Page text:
Now, that's all fixed. Single games take around 5 minutes to play (you only see the plays your player is involved in), loading in and out is very quick, and it's all pretty fantastic.
Except for the $*#*@ fielding camera. Hey, nothing's perfect.
MLB 2015: The Show (Road to the Show)
Enormous Bottoms is my character to role play the hell out of Road to the Show. I wanted a guy whose skills were massively unbalanced. So Enormous Bottoms has never sunk one training point into anything else but power.
This is a terrible strategy for success. It's an excellent strategy for role playing, though, and there are a ton of guys like EB in real life, big power hitters who strike out a ton and can't field their position with any degree of competence.
Here's the current skill set of Enormous Bottoms:
That's all default ratings, with the exception of power versus right handed pitchers (99) and power versus left handed pitchers (60).
Here's the rules I use in EB's career:
1. A rating category must be improved to 99 before any other category can receive training points (with the exception that if a rating starts to degrade, I will spend points to restore it to its original level).
I reached 99 with right handed power, then started on power versus left handed pitchers. Once that hits 99, the next category will be Arm Strength.
If you look at that image, you'll see that Contact is 25. So what I wound up with is a massively unbalanced player, which is just what I wanted. He's going to be hugely powerful, hit a ton of home runs, with a massive number of strikeouts. And a cannon for an arm, even though he doesn't catch very well.
2. Every swing Enormous Bottoms takes, for his entire career, is a power swing. No contact swings. No regular swings. He's Dave Kingman, basically, for those of you who remember back that far.
3. No bat adjustments. It's possible to reposition the bat during the swing, to adjust to high/low pitches, but I'll be doing none of that. Instead, Enormous Bottoms has to wait for a pitch in the optimal zone for his swing. If he swings at a low strike or a high strike, he's unsuccessful. So there has to be a ton of plate discipline in terms of pitch selection.
All in all, this creates a player that seems--to me--to be fairly realistic. Let's look at his minor league stats through nearly two full seasons:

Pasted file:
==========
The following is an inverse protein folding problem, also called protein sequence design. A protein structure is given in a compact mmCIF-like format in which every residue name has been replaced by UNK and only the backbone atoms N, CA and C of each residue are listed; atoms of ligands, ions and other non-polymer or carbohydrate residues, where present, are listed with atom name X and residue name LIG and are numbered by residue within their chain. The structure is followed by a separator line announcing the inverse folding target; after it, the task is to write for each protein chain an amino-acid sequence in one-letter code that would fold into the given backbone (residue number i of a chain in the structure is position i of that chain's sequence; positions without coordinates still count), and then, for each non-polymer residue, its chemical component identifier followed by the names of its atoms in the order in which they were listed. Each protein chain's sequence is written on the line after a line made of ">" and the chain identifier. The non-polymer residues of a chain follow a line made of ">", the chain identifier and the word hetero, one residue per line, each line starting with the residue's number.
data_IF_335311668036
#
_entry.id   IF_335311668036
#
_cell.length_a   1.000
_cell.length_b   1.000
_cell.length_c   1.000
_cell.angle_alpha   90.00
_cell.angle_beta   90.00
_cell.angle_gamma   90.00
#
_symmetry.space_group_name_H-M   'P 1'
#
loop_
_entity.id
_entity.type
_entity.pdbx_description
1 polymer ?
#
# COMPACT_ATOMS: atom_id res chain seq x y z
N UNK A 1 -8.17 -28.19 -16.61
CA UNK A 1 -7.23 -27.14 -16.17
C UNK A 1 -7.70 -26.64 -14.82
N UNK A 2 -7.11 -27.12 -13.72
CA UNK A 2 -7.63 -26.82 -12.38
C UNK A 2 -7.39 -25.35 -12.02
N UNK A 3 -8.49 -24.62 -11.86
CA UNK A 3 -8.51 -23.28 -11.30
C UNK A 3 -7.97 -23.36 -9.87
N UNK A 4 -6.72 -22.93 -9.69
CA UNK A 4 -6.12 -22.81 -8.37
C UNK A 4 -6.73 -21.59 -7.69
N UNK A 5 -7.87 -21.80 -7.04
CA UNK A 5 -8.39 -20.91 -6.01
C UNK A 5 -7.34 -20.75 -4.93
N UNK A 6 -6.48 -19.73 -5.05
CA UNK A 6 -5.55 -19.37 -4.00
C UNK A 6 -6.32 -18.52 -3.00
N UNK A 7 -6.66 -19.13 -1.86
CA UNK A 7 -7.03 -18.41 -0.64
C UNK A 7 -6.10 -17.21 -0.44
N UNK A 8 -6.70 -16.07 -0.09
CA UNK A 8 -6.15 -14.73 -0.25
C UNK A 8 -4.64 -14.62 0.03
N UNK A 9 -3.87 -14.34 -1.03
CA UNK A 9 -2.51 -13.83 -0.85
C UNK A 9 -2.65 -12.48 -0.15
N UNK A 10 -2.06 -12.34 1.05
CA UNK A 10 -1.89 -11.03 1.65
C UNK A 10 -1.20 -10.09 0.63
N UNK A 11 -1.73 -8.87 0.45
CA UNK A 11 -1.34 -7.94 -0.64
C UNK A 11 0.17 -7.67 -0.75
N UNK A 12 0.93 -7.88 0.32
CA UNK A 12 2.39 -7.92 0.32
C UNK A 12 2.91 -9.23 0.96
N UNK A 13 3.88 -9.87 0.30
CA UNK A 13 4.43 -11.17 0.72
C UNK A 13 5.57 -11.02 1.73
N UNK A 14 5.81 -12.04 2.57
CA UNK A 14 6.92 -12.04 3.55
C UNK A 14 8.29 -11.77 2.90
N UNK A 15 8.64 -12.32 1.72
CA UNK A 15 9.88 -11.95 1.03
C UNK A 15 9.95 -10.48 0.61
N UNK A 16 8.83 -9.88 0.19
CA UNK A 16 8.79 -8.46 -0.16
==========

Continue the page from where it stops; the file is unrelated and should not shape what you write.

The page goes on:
That's just what I was hoping for. 58 home runs in two seasons, 164 RBIs, and 250 strikeouts.
His line this season is strong: .283 BA, 34 HR (leading his AA league), 90 RBI (leading the league), and 141 Ks. I'm not sure they have league "leaders" in strikeouts, but believe me, he'd be crushing that, too.
He almost has as many extra base hits as he has singles. So a typical game for Enormous Bottoms might be 3 strikeouts and a towering home run.
I unintentionally avoided one of the biggest problems (for me) with RTTS mode. Building a player evenly tends to get him promoted too early, because as soon as his overall rating is better than the player in the league above him, he'll get promoted. Playing in a higher league, though, makes it harder to get training points based on performance (because performance will usually go down in a higher level league).
Enormous Bottoms, though, doesn't have that problem. He's spent almost two solid years in AA ball, because cranking up one ranking doesn't improve your overall rating nearly as quickly.
Plus, I love the minor leagues in this game. They added new ballparks this season, and most of them are terrific. So it's very pleasant to bumble around in the minor leagues for several seasons.
Tomorrow, I'll talk about the game design elements of The Show and how they've substantially improved the game this year.
That's right. 5'5" and 220 pounds of balding Puerto Rican-Japanese dynamite. Enormous Bottoms, #44 in your game program, but #1 in your heart.
Leading off this week is a fascinating article about a baseball legend: How Do You Solve A Problem Like Dalkowski?
Maths expert Craig Miller sent in what is possibly the first camel-related link ever posted in this space: Intact Ottoman 'war camel' found in Austrian cellar
From C. Lee, and all I can say is thanks a lot, assholes (ESA): Videogame Publishers: No Preserving Abandoned Games, Even for Museums and Archives, Because All "Hacking" is Illegal
. Also, and this is excellent, Gabe of Penny Arcade talks to the local PTA: I spoke at our PTA about games
Eric Higgins-Freese sends along an article about solar road panels (I had no idea): This Invention Will Change The World, Just Watch
. The link is a Facebook video, so if those are toxic to you, be forewarned.
From Sirius, and these are quite excessively large: Giant Rabbits Make Excellent Pets, Just Sayin'
From Nate Carpenter, and this will bring back some nice memories if you're as old as I am (and my condolences): LIVE AND DIRECT: THE DEFINITIVE ORAL HISTORY OF 1980S DIGITAL ICON MAX HEADROOM
From The Edwin Garcia Links Machine, and this is stunning (it's the world's largest cave): Hang Son Doong